Article by Dr. Frank, Cannabis Culture
First of all, as I believe all cannabis use to be “medical” to some extent, it should definitely be the case that consumers should be getting the best product possible. This means no pathogens (mold, mildew, bacteria etc.), no heavy metals and no traces of harmful pesticides, herbicides and other industrial chemicals. I also firmly believe in people’s right to grow their own cannabis, and feel that any state that legalizes cannabis without the right for people to grow is not truly legalizing cannabis.
Like with most food, local, organic produce grown by people who care about their product is likely to be best. This means that, like with agriculture, there is a split between big agri-businesses wanting to mass-produce cannabis wanting to turn profit and provide to as many people as possible for the best price possible, and those who want to make sustainable, well-grown cannabis.
However, unlike with food and medications, cannabis doesn’t have the same regulatory oversight that big agri-businesses do. This means that certain pesticides and other harmful substances that are a big no-no if found on food could well be found on cannabis that people get at dispensaries. What’s more is that people grow cuttings from dispensaries that are found to be full of pesticides when grown at home, even if they’ve been grown organically by the home-grower. This is almost criminal, especially when we’re trying to look at this as medicine.
There are other problems as well. Many people aren’t getting the products they necessarily desire from dispensaries. This is not necessarily a problem with dispensaries themselves, but is a fundamental problem in the supply chain itself. Many strains are mislabelled when we take a closer look at their genetics. THC and CBD labels on many edibles and other cannabinoid-containing products aren’t accurate. Many products claim to help you “sleep” or “relax”, but the science behind it is flawed at best.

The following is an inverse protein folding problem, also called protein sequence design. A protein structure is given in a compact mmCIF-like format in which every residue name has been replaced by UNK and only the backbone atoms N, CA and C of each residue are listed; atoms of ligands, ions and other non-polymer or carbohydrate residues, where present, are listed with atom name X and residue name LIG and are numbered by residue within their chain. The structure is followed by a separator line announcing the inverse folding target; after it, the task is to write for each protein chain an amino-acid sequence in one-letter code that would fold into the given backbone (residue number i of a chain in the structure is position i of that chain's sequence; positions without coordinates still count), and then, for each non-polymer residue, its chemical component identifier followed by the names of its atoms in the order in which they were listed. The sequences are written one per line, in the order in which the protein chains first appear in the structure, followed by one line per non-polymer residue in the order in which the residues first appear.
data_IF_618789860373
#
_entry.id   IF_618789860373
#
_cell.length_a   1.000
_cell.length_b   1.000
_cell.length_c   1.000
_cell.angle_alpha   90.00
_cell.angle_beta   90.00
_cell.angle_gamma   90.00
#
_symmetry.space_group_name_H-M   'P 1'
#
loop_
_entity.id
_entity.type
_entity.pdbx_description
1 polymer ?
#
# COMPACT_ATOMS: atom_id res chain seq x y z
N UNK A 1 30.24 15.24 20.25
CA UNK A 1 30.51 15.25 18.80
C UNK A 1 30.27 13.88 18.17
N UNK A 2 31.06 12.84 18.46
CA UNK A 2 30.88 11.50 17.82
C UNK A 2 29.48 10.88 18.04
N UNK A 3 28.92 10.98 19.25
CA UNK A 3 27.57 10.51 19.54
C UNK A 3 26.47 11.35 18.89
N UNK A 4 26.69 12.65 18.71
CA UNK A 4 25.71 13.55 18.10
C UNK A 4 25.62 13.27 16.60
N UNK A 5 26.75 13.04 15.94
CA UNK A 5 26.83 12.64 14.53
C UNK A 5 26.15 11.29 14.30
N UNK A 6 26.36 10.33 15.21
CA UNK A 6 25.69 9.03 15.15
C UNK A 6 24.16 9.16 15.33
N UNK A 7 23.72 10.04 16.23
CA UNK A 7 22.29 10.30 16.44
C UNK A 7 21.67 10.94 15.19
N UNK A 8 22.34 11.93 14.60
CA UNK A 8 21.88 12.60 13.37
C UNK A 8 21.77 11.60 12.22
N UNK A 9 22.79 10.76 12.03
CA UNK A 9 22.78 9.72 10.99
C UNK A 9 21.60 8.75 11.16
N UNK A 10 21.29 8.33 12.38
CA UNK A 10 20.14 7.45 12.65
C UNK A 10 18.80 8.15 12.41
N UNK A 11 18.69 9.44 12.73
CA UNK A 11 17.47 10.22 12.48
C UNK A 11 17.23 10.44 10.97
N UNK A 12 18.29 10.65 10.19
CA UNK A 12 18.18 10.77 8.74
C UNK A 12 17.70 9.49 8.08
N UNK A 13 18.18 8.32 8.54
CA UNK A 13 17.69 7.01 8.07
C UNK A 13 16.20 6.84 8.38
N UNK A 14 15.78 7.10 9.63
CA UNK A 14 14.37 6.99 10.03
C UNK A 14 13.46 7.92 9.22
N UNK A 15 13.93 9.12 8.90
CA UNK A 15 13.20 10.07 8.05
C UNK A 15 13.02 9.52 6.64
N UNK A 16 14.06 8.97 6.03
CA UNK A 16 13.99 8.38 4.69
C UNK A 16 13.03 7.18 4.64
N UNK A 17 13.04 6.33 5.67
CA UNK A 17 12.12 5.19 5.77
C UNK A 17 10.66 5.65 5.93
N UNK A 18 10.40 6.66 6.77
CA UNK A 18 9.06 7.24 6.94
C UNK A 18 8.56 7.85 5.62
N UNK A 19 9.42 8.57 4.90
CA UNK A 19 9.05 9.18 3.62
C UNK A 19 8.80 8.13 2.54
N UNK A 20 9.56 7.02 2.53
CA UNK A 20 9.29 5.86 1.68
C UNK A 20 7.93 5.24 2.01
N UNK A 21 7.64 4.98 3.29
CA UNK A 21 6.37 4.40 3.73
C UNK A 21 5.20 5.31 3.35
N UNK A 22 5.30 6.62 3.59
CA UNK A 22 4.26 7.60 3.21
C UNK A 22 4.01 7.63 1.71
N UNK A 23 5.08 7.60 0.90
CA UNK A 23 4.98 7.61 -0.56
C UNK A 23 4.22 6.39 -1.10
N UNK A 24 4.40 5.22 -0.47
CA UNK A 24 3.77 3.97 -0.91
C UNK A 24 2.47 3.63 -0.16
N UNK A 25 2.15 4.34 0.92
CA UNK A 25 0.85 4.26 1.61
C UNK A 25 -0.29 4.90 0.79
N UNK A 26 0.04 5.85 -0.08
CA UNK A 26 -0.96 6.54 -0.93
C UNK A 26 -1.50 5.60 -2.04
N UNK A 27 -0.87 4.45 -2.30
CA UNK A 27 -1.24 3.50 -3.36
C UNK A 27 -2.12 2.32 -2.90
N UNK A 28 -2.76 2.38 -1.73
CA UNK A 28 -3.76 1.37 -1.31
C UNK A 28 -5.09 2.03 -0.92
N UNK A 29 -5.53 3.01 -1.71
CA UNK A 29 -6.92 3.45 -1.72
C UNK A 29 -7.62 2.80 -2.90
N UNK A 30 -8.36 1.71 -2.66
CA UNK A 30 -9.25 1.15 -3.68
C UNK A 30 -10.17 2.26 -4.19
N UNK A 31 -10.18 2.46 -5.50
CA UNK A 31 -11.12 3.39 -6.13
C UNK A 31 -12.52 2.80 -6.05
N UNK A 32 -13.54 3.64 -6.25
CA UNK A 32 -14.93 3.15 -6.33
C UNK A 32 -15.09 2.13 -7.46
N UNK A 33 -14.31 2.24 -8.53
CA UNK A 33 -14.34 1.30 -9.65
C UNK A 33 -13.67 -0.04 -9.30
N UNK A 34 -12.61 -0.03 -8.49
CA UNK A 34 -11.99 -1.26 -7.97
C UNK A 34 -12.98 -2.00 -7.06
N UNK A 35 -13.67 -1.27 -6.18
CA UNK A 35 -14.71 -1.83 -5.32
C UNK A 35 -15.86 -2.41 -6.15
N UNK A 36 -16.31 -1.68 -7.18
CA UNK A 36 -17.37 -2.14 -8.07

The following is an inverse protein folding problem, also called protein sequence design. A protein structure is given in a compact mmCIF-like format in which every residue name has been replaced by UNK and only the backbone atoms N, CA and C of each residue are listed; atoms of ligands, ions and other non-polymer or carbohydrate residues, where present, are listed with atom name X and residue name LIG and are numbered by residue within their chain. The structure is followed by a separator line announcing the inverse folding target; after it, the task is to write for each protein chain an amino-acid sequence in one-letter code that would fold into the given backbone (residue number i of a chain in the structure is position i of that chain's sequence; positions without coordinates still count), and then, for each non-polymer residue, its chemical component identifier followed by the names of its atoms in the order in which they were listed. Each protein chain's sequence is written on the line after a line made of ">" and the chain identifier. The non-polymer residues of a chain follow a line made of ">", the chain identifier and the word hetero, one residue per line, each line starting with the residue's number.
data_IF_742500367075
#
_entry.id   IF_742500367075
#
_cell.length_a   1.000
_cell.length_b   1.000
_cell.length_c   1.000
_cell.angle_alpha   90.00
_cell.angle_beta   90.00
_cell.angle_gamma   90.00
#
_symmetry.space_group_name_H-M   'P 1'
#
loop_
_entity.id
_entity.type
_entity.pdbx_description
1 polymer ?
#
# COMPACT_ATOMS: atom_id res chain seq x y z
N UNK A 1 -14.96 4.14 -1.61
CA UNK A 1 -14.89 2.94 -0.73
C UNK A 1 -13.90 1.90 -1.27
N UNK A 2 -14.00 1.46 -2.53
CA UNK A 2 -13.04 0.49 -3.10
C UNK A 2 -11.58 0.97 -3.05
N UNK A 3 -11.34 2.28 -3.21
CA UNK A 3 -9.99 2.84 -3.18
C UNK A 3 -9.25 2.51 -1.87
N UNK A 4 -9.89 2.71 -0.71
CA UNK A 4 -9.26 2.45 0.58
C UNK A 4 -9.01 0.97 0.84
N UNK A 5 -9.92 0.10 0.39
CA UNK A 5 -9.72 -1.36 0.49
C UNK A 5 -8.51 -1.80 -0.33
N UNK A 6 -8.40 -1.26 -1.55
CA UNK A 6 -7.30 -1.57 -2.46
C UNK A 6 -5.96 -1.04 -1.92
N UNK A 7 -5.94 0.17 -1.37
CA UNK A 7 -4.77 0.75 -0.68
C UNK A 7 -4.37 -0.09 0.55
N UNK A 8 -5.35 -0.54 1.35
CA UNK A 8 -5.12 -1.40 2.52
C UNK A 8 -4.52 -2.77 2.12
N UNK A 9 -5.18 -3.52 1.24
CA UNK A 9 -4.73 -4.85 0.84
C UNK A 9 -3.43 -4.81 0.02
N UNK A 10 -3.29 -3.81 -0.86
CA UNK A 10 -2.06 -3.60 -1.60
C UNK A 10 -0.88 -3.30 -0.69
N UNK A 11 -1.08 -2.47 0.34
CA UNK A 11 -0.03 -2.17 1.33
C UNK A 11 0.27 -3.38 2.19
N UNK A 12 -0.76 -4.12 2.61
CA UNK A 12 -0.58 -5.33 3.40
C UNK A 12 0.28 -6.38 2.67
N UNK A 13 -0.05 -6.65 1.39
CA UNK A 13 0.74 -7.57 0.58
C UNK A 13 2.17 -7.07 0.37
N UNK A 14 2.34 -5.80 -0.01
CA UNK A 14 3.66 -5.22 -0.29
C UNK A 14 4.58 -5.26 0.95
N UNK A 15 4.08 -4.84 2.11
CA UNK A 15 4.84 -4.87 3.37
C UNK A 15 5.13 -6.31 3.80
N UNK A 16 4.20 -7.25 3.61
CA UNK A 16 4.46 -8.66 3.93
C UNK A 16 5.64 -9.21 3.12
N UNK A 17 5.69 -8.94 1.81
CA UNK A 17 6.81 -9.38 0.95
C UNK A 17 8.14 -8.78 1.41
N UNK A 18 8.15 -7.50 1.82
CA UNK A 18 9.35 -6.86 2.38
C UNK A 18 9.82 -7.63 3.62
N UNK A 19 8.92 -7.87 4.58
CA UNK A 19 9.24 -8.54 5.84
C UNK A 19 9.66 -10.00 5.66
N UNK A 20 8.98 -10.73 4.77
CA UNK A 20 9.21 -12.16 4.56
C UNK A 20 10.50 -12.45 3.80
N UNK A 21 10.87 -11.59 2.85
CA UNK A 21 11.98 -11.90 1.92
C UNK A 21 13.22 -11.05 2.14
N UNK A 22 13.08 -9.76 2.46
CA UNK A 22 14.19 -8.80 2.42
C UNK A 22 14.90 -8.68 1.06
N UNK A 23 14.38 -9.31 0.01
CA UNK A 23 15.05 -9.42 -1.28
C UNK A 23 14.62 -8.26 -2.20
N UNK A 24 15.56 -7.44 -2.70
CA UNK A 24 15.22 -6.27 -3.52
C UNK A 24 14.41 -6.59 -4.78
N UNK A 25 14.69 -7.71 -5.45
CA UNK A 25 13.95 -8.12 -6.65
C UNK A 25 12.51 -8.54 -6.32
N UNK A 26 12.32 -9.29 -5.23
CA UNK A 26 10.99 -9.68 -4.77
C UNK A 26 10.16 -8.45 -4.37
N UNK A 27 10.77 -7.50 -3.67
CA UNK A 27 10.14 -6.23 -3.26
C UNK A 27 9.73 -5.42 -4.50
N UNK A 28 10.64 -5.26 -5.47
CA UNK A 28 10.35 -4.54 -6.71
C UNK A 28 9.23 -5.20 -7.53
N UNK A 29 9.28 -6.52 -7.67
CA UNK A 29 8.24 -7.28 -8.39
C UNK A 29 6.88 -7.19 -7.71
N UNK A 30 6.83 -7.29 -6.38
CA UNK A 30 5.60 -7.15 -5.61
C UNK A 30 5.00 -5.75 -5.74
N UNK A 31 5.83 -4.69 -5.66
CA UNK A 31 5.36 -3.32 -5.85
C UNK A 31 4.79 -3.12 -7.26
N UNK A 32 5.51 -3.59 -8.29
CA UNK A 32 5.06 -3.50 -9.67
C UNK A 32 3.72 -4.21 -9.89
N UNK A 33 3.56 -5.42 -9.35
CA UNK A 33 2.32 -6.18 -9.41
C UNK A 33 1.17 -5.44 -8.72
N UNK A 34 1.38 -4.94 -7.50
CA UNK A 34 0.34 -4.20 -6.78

Marketing hype and chasing after the “next big thing” is common in the cannabis industry, just as it is in many other industries. This is not a surprise, really. There’s profits to be made, after all, and people need to eat and pay their bills. Another issue is one of small, “mom n’ pop” operations being unable to cope with all the new regulatory pressures. Now, whilst it is understandable that everyone should be required to adhere to the same safety standards, it must also be understood that some of these growers are the ones who take the plant most seriously.
One big fear concerning the cannabis industry is it coming under the control of big business and special interest groups. As recreational markets grow, there is a tendency to start treating cannabis as a “fast food” rather than the “whole food” that it is more akin to. The medical side gets left behind for a bit, and the research starts lagging a little due to the focus on making short-term profit.
On the other hand, it also produces a situation where the market splits more effectively, and those who are serious about working on the medical side can stay on the medical side. Those making “recreational” products can be honest about their intentions, and no longer have to hide under the banner of “medical marijuana”. After all, if you are going to call a product “medicine”, surely it should be treated as such, with dosages/titration, accurate measurements, safe ingestion methods, balance against other medications and so on?